Offensively, the Noles haven’t lost a lot in terms of quantity, but certainly lost more than their fair share in terms of quality. Losing only 3 starters is usually a recipe for success, especially when you return your starting QB and all of your offensive line, however, FSU loses their main threats and weapons. RB Antoine Smith and WRs Greg Carr and Preston Parker are taking with them their combined 1900 yards of offense and 22 touchdowns. Returning is their junior signal caller Christian Ponder, who struggled in his first year as a starter, but still managed a 2000-yard season. Ponder’s year of experience will serve him well, and he is responsible now for using a slew of new skill position players as best he can.

Defensively, the Noles are chock full of holes. Returning only 5 starters, and losing 4 of their top 6 tacklers means there are new faces left and right. Benefiting FSU is the fact that they, like other programs, are long on talent throughout their roster. It is simply a matter of whether that talent can perform despite their inexperience. The Seminoles find themselves replacing 2 of 4 defensive linemen, 2 of 3 linebackers, and 2 of 4 secondary players. The returning senior LB Dekoda Watson will be the primary impact player of the unit. In a very un-FSU-like 2008, the defense gave up an average of 133 yards per game on the ground. That number must get better for this defense to give FSU a chance in ball games.

Florida State plays in the ACC, a conference with no stand outs, and known for parity and upsets week in and week out. Absent from their conference schedule is consensus top 10 team Virginia Tech, and that will bode well for the Noles improving on their 5-3 conference record from last season.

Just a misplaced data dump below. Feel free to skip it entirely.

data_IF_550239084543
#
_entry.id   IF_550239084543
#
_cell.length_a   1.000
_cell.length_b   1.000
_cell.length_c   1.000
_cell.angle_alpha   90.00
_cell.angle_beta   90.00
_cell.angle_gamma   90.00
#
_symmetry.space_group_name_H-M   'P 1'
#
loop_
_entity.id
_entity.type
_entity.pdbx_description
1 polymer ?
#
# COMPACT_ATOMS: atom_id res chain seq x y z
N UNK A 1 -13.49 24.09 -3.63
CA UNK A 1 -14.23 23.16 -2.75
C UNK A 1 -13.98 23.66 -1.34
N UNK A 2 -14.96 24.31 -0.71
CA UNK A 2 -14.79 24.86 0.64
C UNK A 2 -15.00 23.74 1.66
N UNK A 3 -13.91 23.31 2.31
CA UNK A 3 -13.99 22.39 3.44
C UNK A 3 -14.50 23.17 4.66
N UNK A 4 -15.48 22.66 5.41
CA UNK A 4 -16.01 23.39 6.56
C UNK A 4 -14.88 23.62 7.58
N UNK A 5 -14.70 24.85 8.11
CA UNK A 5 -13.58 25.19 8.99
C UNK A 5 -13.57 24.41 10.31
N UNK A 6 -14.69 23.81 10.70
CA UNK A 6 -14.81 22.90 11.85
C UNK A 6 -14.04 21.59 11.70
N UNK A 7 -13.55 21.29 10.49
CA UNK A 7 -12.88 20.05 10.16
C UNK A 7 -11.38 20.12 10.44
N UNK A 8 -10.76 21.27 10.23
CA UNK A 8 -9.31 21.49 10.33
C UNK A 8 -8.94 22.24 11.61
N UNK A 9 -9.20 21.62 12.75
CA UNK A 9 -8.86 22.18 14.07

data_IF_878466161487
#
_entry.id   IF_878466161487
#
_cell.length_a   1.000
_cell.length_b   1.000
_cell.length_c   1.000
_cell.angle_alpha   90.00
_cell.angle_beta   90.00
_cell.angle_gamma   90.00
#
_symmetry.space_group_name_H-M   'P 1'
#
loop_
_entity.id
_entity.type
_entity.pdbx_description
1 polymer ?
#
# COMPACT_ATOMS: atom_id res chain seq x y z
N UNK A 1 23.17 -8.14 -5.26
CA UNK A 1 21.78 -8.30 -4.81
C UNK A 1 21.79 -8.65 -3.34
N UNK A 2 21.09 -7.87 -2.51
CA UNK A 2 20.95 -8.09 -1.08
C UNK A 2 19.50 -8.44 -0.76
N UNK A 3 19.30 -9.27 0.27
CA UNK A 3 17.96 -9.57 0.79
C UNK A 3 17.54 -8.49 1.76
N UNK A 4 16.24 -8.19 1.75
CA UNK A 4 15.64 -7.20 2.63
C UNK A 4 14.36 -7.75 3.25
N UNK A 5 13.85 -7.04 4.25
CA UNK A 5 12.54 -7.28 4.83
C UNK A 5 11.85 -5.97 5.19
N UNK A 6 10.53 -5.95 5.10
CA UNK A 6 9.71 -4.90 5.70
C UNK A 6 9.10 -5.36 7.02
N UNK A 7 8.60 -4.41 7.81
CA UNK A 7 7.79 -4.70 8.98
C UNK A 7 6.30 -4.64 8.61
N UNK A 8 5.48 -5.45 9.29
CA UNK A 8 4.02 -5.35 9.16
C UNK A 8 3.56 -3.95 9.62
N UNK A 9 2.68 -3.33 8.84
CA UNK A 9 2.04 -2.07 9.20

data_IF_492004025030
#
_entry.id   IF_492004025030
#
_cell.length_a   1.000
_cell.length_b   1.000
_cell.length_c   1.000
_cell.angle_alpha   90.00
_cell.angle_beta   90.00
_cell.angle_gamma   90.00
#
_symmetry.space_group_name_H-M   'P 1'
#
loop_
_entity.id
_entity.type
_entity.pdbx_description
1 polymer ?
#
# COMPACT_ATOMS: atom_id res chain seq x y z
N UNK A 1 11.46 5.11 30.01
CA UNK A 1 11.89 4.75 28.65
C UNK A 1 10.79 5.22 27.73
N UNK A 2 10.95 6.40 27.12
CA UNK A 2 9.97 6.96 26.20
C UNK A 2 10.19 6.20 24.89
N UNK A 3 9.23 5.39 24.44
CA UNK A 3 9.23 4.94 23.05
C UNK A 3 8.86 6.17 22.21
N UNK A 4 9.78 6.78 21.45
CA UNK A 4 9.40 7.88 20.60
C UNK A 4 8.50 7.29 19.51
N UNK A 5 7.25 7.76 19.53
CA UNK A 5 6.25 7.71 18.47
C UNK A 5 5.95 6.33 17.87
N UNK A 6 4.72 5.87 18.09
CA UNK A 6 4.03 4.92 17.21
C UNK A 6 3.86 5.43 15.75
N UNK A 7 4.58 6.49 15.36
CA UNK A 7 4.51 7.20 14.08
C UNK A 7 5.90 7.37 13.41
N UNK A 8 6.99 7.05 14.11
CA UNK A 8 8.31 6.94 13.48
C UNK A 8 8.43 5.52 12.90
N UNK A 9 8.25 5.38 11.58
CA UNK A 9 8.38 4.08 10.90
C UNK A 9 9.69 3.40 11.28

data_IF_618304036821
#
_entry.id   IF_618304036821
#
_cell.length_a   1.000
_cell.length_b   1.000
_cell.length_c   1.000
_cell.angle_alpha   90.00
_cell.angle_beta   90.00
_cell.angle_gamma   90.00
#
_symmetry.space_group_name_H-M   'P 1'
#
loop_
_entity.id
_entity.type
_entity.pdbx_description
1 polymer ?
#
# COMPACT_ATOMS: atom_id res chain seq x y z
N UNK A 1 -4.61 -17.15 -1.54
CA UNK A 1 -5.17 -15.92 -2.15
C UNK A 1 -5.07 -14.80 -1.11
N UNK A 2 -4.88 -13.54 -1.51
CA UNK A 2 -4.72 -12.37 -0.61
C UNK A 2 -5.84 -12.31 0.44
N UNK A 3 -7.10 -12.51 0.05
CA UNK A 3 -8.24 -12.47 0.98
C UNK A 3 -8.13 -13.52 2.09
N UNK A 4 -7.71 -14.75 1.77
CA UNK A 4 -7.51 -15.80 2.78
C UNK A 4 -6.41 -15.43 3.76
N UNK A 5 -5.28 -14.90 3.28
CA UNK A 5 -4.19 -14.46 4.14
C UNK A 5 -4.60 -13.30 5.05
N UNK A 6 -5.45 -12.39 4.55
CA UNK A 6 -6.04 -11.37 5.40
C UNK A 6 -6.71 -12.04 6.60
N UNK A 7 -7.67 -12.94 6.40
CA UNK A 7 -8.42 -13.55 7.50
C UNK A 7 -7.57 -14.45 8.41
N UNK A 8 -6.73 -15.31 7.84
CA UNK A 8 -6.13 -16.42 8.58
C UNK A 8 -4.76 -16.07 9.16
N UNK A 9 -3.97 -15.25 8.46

Who You Need to Know & Their 08 Stats
QB Christian Ponder 177-318, 2006 yds, 14 TDs, 13 INTs
RB Jermaine Thomas 69 att, 482 yds, 3 TDs
LB Dekoda Watson 46 tkls, 8 TFL, 1 INT

Game to Watch
Out of conference, the Noles’ schedule is certainly admirable. Aside from an early season contest against Jacksonville State, they battle in-state rivals South Florida (9/26) and @ Florida (11/28) with the potential of ruining a perfect season a shot at a national title for the Gators. Additionally, the Noles travel for a game at BYU on September 19. In conference, the Noles’ toughest competition for the ACC Atlantic will come @ Clemson (11/7) and @ Boston College (10/3).

They’ll Do Well If…
… the defense is even a shell of former defenses that FSU teams relied on for defensive intensity to win games. While it is a given that the offense will be improved, it is the defensive performance that will dictate just how “improved” the offense needs to be.

Season Outlook
FSU may have to wait another year to see if they return to the Top 5, as it is a longshot for the 2009 season, but Noles fans should feel confident that they will be convincingly improved from recent years in skill and performance if not record. Even though the only sure-fire loss on the schedule for the Seminoles is their season finale at Florida, they have  out of conference coin flip games against South Florida and @ BYU, and then the ACC season begins, and the parity of the ACC makes for several losses. Our prediction of 9-3 for the Seminoles would be a great season, and a virtual guarantee of an ACC title game berth.

Prelude to a Season: #23